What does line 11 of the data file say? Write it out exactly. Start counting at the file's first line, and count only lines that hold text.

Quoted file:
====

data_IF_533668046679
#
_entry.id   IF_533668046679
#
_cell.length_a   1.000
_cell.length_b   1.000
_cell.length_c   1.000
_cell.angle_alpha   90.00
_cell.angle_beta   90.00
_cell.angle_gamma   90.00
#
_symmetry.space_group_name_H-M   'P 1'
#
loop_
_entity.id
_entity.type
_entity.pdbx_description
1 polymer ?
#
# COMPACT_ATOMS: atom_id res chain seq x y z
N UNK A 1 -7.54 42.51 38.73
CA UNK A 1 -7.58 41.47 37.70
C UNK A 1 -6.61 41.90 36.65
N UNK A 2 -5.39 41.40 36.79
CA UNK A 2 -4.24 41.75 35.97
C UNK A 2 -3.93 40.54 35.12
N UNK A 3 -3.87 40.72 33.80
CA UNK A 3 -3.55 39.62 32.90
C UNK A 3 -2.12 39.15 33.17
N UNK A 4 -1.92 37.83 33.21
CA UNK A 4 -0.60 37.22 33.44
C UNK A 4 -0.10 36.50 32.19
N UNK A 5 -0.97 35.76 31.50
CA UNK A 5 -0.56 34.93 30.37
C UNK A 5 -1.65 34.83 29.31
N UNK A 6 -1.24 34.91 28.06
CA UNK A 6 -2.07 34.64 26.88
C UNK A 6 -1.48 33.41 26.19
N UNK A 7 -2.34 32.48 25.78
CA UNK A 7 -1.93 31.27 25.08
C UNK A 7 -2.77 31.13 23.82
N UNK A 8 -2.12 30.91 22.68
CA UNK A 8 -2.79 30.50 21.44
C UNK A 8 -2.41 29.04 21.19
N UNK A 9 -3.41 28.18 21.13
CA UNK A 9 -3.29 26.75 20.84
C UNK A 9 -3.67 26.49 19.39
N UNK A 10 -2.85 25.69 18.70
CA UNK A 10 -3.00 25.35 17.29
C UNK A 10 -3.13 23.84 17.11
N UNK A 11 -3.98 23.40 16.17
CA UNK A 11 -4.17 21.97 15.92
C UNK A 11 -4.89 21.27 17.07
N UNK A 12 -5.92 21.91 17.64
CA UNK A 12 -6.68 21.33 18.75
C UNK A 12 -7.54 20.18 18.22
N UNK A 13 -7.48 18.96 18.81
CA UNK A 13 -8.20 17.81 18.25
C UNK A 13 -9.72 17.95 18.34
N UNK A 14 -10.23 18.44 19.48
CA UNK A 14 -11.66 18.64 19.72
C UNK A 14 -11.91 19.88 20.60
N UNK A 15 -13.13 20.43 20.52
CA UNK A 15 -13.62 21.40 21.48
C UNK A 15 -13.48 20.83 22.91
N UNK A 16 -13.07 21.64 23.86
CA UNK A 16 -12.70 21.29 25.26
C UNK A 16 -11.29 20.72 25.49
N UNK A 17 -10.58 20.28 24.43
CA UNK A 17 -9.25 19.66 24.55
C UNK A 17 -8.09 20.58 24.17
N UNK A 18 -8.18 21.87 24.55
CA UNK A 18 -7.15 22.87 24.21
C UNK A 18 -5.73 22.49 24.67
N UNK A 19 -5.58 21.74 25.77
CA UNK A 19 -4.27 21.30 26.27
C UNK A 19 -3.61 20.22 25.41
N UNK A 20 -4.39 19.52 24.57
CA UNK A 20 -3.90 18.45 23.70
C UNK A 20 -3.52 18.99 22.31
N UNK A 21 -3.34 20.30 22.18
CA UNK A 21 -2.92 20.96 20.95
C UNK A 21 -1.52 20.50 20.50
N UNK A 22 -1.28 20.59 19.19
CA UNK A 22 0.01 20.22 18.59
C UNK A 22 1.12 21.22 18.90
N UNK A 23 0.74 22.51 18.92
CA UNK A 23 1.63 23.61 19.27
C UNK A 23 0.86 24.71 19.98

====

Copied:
#